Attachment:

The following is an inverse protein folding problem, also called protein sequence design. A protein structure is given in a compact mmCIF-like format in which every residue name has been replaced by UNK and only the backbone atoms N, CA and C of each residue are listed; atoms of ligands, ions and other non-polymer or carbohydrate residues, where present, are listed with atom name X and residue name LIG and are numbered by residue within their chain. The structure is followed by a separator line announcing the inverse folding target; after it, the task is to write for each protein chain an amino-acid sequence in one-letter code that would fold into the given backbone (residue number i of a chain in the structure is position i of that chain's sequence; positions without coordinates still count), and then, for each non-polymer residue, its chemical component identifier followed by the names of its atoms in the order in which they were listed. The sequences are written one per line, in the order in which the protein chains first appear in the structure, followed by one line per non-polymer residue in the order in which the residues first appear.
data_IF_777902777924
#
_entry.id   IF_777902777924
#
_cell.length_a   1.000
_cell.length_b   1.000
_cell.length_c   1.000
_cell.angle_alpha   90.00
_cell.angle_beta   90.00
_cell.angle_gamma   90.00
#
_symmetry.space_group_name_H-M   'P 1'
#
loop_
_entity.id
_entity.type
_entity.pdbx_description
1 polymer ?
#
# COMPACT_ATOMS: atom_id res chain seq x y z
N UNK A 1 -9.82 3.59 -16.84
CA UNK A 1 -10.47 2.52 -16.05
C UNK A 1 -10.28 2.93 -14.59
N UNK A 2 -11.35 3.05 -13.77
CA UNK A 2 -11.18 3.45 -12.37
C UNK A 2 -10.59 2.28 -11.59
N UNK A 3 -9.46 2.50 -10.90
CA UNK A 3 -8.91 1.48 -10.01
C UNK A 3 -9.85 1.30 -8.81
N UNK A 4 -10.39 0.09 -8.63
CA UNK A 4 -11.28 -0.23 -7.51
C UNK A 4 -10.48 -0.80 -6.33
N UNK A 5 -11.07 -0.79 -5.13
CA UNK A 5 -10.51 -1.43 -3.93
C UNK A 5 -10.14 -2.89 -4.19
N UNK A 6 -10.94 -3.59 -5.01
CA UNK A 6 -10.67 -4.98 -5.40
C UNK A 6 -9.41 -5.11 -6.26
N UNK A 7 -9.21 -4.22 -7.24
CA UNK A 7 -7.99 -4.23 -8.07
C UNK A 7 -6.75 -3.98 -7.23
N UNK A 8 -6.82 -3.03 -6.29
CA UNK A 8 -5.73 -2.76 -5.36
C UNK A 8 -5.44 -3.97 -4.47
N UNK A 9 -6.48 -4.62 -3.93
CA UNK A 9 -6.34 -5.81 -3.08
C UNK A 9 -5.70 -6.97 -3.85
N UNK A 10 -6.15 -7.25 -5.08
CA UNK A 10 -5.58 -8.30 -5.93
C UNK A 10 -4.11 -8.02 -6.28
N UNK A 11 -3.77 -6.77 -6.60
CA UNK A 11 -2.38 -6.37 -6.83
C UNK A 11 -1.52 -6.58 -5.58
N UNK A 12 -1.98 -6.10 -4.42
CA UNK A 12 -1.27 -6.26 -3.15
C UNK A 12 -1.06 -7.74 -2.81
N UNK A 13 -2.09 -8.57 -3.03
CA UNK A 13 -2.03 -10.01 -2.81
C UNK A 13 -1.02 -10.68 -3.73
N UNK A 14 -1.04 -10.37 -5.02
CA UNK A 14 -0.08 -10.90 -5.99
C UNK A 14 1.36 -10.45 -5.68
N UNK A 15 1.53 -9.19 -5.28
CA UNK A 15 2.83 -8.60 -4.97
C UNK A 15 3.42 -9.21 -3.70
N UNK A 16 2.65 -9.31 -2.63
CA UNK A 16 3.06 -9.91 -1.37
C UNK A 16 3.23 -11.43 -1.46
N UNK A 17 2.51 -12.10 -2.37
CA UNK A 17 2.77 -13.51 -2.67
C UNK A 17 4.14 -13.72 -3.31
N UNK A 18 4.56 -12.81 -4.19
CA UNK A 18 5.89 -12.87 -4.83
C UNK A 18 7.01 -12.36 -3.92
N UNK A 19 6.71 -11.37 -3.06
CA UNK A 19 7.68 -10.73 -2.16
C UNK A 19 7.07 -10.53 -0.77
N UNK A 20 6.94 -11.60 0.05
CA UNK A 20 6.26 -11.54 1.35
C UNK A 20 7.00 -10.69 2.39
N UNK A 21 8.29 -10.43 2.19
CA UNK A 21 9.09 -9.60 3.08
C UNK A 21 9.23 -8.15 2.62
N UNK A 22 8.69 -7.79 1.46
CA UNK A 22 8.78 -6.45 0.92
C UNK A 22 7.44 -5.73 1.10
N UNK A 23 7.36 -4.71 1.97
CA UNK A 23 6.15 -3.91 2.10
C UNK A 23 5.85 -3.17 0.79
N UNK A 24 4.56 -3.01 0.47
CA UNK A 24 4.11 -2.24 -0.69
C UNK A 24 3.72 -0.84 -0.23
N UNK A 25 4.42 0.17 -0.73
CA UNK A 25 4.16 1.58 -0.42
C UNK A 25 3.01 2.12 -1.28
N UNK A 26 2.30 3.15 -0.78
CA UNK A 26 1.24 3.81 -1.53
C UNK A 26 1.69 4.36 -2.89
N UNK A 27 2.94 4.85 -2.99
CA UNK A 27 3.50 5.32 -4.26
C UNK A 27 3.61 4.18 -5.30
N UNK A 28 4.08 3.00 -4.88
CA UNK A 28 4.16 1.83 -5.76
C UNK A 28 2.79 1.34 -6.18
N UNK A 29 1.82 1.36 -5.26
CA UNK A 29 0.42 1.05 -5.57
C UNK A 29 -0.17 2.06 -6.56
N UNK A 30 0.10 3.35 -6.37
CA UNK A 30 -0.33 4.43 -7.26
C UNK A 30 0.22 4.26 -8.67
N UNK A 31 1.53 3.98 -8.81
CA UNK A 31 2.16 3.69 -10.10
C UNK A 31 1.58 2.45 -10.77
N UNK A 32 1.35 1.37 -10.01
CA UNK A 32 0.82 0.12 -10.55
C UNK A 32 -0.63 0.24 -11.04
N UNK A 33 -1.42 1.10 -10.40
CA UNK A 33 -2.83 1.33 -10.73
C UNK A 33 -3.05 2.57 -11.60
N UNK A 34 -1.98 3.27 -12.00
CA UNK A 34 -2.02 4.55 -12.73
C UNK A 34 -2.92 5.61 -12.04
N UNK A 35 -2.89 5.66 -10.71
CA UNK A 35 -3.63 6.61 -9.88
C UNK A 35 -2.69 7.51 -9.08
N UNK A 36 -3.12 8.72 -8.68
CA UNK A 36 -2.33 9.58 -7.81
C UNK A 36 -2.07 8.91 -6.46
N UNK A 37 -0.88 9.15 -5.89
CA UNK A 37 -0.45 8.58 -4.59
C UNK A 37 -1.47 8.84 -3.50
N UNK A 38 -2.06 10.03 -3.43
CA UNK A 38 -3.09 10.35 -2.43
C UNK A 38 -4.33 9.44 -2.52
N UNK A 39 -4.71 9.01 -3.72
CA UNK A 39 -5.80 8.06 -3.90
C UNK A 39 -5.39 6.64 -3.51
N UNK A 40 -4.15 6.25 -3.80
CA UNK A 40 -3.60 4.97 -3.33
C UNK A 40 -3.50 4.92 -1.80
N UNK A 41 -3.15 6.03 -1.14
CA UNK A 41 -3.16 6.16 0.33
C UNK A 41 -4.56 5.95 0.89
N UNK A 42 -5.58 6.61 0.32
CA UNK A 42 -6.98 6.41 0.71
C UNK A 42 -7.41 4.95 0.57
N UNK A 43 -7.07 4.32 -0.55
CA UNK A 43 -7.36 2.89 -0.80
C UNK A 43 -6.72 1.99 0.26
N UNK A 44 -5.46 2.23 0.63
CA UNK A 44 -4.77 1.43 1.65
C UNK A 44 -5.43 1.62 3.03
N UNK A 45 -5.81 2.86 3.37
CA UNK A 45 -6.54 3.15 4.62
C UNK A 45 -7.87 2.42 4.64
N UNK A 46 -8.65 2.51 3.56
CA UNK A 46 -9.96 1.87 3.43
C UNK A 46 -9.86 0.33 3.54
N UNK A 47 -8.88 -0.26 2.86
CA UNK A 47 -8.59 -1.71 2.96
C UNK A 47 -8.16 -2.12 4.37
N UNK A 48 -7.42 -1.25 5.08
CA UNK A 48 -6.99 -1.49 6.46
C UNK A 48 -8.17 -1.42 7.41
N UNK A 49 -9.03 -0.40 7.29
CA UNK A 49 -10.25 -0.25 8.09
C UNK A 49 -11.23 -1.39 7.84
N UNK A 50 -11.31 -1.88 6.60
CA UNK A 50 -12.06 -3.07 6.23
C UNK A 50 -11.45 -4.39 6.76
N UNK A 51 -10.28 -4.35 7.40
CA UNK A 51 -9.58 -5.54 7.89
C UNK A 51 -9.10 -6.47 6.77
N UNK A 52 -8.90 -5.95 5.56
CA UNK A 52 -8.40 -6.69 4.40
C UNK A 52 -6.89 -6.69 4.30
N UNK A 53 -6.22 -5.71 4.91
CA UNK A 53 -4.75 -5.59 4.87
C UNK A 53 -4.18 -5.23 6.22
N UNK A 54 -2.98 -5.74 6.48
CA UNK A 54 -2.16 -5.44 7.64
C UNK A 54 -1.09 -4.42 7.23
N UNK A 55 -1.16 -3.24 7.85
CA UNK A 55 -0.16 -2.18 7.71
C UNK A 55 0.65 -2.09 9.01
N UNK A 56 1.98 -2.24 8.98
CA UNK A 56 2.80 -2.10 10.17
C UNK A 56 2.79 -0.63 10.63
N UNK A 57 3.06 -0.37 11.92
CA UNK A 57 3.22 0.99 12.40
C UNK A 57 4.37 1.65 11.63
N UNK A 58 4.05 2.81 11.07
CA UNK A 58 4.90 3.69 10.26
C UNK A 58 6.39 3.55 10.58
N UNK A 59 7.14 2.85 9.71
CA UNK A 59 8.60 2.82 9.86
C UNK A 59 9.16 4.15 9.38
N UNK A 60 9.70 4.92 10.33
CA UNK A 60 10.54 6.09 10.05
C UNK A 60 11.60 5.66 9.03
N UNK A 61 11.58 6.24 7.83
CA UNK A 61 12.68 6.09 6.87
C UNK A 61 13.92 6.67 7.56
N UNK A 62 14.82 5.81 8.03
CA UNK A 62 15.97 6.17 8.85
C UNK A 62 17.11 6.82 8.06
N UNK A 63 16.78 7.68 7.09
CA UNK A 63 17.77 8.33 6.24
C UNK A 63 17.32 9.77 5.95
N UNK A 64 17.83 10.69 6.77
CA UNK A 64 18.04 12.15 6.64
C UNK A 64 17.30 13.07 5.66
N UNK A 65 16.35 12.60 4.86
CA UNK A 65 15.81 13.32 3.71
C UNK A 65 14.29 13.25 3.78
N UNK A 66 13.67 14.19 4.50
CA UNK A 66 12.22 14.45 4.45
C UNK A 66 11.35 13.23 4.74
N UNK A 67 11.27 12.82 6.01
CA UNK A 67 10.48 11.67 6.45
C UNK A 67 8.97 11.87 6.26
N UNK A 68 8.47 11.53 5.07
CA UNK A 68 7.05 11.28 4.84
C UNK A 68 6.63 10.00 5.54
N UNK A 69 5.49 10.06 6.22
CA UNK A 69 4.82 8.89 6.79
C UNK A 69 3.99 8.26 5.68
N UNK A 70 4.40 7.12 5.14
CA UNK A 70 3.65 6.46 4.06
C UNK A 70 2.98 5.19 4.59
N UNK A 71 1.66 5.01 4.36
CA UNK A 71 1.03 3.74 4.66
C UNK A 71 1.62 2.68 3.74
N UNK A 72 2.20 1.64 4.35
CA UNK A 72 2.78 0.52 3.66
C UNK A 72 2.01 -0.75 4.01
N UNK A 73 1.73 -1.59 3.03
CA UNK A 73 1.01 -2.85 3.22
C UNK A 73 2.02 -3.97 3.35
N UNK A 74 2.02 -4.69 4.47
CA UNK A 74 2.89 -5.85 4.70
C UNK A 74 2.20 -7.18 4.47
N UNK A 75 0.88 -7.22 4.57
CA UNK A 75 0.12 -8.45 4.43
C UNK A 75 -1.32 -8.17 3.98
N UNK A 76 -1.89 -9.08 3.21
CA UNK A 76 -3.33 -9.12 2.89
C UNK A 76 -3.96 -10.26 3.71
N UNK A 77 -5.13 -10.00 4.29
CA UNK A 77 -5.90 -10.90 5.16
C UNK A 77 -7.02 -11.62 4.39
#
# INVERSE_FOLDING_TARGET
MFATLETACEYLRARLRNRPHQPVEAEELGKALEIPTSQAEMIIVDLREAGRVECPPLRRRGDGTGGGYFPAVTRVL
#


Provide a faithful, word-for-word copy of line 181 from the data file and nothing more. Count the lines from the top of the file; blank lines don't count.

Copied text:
N UNK A 54 -2.98 -5.74 6.48